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Russian support likely enabled North Korean spy satellite launch – South Korea
23 November 2023, 10:24
The launch has deepened regional animosities.
South Korean officials have concluded that Russian support likely enabled North Korea to put a spy satellite into orbit for the first time this week, and say they will know whether it is functioning properly by early next week.
The launch has deepened regional animosities, with both Koreas threatening to breach a past reconciliation deal and taking hostile actions along their heavily armed border.
After two launch failures earlier this year, North Korea said it successfully placed its Malligyong-1 satellite into orbit on Tuesday night.
South Korea’s military has confirmed that the satellite entered orbit, but said it needs several more days to verify whether it is working properly.
In a closed-door briefing, South Korea’s spy agency told politicians on Thursday that Russian assistance was likely the main reason the launch was successful.
The National Intelligence Service (NIS) cited Russian President Vladimir Putin’s earlier mention of a promise to support North Korea’s satellite programme.
It said it also obtained intelligence that North Korea had sent Russia the design and other data for its new Chollima-1 rocket, used in the two previous failed launches.
The intelligence showed that Russia returned its analysis of the North Korean data, according to legislator Yoo Sang-bum, who attended the NIS briefing.
South Korean defence minister Shin Wonsik told a separate parliamentary committee meeting that Russia appears to have been providing technological assistance for North Korea’s satellite programme.
The same satellite and rocket were used in all three launches.
The two earlier attempts in May and August failed due to technical problems with the rocket.
There has been speculation that Russia is providing technological support for North Korea’s satellite and other programmes since leader Kim Jong Un travelled to Russia to meet Mr Putin and visit key technology and military sites in September.
The Kim-Putin summit was held at Russia’s main space launch centre.
Asked whether Russia would help North Korea build and launch satellites, Mr Putin told Russian state media at the time that “that’s why we have come here”.
He added: “The (North Korean) leader shows keen interest in rocket technology. They’re trying to develop space, too.”
The US, South Korea and Japan accuse North Korea of obtaining high-tech Russian military technologies in return for supplying conventional arms for Russia’s war in Ukraine. Both Russia and North Korea have denied the alleged deal.
North Korea said its Malligyong-1 satellite will begin its official mission on December 1. But it said the satellite has already transmitted images of military facilities in the US territory of Guam and that Mr Kim saw them. North Korea has not released the images.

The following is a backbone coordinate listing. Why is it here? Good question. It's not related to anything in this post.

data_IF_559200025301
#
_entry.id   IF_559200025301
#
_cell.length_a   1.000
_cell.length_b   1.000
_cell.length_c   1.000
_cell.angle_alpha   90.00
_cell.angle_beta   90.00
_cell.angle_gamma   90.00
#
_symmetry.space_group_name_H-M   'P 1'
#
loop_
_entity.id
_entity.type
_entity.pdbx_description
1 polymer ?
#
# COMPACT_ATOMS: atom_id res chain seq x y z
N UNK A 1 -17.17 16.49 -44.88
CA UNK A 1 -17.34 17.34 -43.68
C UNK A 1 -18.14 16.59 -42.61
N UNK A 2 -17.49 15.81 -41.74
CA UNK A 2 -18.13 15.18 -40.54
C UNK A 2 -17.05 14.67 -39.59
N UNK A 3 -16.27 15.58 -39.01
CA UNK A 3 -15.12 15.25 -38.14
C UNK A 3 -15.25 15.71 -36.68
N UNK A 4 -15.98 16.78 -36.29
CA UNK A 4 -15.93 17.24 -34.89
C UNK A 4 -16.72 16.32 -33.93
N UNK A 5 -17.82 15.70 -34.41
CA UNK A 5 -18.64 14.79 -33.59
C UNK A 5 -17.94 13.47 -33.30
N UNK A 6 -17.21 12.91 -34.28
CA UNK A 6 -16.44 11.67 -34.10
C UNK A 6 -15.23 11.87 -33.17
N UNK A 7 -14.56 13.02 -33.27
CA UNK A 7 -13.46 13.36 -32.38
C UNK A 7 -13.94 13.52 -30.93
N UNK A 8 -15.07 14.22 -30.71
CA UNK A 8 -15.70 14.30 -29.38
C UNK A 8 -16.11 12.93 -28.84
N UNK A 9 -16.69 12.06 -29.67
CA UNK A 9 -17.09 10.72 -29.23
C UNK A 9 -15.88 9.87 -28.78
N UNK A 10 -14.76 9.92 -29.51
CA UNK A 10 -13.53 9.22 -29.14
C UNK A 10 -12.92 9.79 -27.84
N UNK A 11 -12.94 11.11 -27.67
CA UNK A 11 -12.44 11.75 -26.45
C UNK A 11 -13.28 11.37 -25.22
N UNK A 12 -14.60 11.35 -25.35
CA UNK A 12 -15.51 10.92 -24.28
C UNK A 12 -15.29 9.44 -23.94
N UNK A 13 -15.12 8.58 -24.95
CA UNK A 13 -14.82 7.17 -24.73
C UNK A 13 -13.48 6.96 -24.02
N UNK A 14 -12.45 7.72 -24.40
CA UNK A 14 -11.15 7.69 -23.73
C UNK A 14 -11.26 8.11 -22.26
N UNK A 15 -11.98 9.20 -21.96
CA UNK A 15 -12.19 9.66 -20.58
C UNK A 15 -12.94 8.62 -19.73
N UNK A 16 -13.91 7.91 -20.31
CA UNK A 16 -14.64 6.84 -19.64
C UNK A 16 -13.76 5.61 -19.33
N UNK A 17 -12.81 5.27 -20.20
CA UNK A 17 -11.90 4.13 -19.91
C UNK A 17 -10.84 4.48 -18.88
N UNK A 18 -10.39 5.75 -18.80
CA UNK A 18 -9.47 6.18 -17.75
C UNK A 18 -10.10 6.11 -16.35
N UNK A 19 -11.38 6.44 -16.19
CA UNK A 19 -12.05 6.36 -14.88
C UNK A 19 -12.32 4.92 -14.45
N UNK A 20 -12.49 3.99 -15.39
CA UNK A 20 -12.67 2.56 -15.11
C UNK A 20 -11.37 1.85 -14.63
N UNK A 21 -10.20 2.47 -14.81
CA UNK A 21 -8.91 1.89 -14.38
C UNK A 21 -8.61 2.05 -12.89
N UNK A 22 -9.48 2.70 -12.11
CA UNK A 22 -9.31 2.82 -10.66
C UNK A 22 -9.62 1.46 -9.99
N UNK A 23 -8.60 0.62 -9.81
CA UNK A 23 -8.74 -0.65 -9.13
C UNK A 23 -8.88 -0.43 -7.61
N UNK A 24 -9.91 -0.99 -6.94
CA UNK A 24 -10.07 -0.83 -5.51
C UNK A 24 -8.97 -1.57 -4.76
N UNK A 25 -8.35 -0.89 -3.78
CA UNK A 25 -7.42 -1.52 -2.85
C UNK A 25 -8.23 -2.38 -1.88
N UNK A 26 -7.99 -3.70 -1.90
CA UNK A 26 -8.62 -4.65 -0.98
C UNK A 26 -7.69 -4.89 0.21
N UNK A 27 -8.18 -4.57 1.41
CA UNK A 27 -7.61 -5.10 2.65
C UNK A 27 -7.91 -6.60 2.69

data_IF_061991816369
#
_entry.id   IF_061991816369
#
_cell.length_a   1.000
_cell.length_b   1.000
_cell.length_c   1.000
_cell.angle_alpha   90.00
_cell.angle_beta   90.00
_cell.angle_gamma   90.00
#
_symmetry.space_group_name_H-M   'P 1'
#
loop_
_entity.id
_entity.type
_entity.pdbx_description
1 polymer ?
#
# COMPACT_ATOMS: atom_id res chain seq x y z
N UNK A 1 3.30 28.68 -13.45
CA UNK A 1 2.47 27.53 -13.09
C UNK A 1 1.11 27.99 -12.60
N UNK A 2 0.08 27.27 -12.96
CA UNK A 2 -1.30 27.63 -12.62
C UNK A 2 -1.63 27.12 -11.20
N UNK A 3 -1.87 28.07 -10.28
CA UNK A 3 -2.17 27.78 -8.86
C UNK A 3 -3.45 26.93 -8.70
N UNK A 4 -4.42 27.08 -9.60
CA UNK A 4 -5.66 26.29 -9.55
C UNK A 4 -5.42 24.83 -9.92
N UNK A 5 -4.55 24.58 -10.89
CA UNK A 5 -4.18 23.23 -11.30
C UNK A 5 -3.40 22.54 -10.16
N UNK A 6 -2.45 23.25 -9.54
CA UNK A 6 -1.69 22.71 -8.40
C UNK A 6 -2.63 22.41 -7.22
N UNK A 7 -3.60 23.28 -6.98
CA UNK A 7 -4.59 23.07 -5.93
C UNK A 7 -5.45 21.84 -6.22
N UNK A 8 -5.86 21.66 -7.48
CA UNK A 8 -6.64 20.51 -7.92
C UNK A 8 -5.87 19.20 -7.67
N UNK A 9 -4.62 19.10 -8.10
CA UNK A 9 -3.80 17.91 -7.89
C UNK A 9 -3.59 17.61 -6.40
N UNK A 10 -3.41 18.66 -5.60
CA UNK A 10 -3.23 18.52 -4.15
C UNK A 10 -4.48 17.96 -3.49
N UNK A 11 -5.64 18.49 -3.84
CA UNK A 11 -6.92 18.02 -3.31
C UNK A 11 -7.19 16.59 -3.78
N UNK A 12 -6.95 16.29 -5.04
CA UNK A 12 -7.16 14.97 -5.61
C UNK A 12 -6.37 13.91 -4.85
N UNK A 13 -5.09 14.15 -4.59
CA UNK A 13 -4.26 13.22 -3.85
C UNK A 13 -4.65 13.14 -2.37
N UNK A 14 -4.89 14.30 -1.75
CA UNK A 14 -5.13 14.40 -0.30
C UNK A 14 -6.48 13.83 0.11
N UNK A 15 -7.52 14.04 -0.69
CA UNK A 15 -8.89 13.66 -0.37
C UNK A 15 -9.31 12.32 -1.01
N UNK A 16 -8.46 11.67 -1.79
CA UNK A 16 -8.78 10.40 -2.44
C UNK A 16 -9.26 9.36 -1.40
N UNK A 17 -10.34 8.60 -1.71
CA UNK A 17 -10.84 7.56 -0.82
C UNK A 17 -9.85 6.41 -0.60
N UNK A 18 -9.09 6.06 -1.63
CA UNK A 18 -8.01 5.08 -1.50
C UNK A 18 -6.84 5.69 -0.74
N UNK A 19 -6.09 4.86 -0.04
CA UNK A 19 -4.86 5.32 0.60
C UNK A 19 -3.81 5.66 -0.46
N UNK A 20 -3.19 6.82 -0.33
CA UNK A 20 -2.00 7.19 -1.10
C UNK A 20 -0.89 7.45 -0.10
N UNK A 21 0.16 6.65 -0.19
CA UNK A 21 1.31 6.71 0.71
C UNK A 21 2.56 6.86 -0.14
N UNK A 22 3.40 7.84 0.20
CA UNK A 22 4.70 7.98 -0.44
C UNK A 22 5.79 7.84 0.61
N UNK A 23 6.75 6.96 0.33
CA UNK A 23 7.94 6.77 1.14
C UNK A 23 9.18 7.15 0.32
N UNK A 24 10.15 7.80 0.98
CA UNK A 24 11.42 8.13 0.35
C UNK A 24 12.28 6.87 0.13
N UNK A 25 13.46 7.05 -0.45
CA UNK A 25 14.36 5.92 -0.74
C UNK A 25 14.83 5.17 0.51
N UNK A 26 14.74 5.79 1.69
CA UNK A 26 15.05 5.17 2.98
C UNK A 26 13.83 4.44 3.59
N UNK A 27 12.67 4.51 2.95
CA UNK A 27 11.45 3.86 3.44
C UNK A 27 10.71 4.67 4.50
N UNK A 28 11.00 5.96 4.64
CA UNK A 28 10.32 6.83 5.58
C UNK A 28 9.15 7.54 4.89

Many foreign experts are sceptical about the satellite’s ability to take high-resolution images and whether it is militarily meaningful.
After recovering debris from the first failed launch attempt, South Korea’s military said the satellite was not sophisticated enough to perform military reconnaissance.
Defence minister Shin said he worries that Russia could help North Korea produce higher-resolution satellite photos.
Mr Shin said South Korean, US and Japanese authorities will be able to determine whether the satellite is functioning normally as early as this weekend or early next week.
South Korea, the US and Japan strongly condemned the satellite launch, saying North Korea is using it to improve its missile technology as well as acquire a space-based surveillance system.
UN Security Council resolutions ban any satellite launches by North Korea, viewing them as disguised tests of long-range missile technology. North Korea says it has a sovereign right to launch spy satellites to cope with what it calls US-led military threats.
It says spy satellites would allow it to better monitor its rivals’ moves and enhance the precision-strike capability of its nuclear-capable missiles.
In response to the satellite launch, South Korea said it has partially suspended a 2018 agreement to reduce tensions with North Korea and will resume flying surveillance aircraft and drones along their border.
North Korea’s defence ministry slammed the South Korean decision on Thursday, saying it will deploy more powerful weapons at the border in a tit-for-tat measure.
It said it will not be bound by the 2018 deal any longer and will reverse all the steps it has taken to ease front-line military tensions under it.